End the duopoly

In planet formation, it’s location, location, location

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The brilliant tapestry of young stars flaring to life resembles a glittering fireworks display in this Hubble Space Telescope image. The sparkling centerpiece of this fireworks show is a giant cluster of thousands of stars called Westerlund 2. The cluster resides in a raucous stellar breeding ground known as Gum 29, located 20,000 light-years away from Earth in the constellation Carina. Hubble’s Wide Field Camera 3 pierced through the dusty veil shrouding the stellar nursery in near-infrared light, giving astronomers a clear view of the nebula and the dense concentration of stars in the central cluster. The cluster measures between six light-years and 13 light-years across. Credit: NASA, ESA, the Hubble Heritage Team (STScI/AURA), A. Nota (ESA/STScI) and the Westerlund 2 Science Team Astronomers using NASA’s Hubble Space Telescope are finding that planets have a tough time forming in the rough-and-tumble central region of the massive, crowded star cluster Westerlund 2. Located 20,000 light-years away, Westerlund 2 is a unique laboratory to study stellar evolutionary processes because it’s relatively nearby, quite young, and contains a large stellar population.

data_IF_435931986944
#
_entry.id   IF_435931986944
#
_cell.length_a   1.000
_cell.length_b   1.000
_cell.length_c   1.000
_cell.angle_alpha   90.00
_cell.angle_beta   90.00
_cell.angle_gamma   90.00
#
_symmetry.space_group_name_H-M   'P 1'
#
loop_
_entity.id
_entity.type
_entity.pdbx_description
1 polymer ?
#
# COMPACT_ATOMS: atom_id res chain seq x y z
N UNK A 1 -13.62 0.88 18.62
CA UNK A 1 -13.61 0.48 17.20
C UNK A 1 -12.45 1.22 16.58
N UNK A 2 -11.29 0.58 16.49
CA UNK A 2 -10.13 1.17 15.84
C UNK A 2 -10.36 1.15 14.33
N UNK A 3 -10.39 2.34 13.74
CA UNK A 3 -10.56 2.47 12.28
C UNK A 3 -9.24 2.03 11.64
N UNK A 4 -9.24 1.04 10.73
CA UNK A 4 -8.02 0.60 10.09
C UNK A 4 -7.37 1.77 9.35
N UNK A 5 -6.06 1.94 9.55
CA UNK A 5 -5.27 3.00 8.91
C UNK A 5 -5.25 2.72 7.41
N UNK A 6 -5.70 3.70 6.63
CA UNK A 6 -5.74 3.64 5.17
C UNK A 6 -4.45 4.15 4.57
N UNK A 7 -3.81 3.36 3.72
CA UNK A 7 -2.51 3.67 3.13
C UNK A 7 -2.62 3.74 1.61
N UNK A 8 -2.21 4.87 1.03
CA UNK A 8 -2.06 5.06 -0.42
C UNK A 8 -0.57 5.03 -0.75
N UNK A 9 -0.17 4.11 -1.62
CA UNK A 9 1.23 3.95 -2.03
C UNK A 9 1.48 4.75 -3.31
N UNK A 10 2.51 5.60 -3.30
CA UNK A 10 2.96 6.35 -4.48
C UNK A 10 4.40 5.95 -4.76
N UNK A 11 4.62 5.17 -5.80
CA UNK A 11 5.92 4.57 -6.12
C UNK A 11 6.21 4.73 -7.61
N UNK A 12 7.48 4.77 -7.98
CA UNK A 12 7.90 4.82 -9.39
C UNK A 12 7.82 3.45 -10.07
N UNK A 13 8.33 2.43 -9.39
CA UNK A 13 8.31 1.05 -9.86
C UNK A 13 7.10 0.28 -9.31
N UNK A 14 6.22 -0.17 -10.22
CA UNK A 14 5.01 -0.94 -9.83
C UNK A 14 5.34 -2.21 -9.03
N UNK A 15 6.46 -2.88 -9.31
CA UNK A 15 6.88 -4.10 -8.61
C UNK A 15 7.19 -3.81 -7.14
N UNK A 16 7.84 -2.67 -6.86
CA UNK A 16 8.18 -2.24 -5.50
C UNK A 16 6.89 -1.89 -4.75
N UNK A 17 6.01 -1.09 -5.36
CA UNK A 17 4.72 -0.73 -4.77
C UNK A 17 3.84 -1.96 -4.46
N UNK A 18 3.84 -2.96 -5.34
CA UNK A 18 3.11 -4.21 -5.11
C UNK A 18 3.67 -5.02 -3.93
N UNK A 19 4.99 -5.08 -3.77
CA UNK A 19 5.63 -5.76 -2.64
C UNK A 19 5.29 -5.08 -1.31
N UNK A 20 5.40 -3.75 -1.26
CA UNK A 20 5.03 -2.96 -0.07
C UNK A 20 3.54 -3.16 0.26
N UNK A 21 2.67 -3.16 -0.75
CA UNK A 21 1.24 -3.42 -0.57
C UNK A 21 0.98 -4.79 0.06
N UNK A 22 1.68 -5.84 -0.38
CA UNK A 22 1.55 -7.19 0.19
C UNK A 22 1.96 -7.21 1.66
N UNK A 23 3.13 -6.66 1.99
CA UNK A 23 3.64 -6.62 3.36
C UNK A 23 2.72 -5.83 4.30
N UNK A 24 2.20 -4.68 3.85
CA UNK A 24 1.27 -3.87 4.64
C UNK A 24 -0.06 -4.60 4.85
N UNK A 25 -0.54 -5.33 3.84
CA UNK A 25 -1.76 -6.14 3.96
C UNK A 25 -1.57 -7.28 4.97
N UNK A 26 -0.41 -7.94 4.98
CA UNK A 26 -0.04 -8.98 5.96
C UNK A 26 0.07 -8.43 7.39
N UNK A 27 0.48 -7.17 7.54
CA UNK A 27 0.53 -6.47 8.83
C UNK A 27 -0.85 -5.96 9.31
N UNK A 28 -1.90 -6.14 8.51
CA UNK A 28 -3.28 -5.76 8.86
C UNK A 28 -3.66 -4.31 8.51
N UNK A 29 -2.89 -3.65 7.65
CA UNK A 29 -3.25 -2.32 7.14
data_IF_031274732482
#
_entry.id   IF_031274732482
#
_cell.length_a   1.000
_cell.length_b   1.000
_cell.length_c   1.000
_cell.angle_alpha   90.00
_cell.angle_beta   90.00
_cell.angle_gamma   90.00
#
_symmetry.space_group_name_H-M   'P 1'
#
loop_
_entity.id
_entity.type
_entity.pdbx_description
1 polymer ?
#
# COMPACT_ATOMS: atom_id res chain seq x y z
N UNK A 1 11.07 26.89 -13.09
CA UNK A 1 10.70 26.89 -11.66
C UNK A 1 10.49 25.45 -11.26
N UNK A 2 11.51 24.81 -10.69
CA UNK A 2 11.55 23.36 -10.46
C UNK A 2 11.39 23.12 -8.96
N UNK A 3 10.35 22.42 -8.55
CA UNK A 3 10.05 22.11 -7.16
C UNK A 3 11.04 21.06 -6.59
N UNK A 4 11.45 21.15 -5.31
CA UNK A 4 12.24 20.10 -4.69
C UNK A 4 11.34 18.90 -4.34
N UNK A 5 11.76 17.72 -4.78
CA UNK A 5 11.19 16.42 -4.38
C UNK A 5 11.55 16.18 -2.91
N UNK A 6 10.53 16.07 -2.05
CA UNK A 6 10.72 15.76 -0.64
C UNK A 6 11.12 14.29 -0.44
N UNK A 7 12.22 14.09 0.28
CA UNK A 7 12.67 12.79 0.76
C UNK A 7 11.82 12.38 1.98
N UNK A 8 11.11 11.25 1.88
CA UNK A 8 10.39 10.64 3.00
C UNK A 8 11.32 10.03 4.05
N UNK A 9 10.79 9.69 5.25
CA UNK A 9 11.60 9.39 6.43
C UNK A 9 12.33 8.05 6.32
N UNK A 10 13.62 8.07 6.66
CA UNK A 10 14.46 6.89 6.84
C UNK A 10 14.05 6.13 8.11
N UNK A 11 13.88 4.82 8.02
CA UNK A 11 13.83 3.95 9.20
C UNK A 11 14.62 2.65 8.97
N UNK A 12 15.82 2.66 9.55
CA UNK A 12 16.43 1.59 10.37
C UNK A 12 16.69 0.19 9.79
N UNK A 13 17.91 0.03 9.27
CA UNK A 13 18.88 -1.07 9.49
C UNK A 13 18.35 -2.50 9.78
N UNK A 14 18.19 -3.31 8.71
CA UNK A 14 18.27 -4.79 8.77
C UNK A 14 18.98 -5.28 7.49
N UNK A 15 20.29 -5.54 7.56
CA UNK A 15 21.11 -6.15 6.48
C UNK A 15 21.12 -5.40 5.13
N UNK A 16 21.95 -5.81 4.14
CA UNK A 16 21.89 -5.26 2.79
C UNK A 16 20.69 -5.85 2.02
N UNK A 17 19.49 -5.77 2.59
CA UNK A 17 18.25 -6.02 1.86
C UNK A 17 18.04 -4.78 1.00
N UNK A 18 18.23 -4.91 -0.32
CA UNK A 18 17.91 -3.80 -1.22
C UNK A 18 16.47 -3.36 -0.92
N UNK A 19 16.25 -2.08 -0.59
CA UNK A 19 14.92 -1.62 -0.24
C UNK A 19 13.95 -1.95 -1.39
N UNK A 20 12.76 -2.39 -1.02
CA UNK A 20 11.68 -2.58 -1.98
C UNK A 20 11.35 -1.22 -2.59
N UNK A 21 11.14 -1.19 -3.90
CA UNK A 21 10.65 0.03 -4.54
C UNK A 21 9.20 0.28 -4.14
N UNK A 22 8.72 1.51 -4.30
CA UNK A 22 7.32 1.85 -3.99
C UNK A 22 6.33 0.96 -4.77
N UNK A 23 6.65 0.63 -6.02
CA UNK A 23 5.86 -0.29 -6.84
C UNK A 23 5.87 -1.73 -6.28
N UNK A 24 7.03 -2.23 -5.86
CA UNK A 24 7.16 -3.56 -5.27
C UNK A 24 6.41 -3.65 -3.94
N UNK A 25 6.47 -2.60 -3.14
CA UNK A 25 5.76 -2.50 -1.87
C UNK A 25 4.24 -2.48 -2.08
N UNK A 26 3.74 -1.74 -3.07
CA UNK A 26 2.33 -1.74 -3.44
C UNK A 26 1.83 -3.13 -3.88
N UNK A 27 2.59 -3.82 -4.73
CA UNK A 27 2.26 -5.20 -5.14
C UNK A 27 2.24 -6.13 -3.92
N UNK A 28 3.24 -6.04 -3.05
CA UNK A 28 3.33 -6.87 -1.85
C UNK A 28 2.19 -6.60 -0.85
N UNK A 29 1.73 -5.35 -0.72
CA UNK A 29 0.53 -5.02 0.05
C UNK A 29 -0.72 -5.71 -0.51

A three-year Hubble study of stars in Westerlund 2 revealed that the precursors to planet-forming disks encircling stars near the cluster’s center […]

read more here —> phys.org

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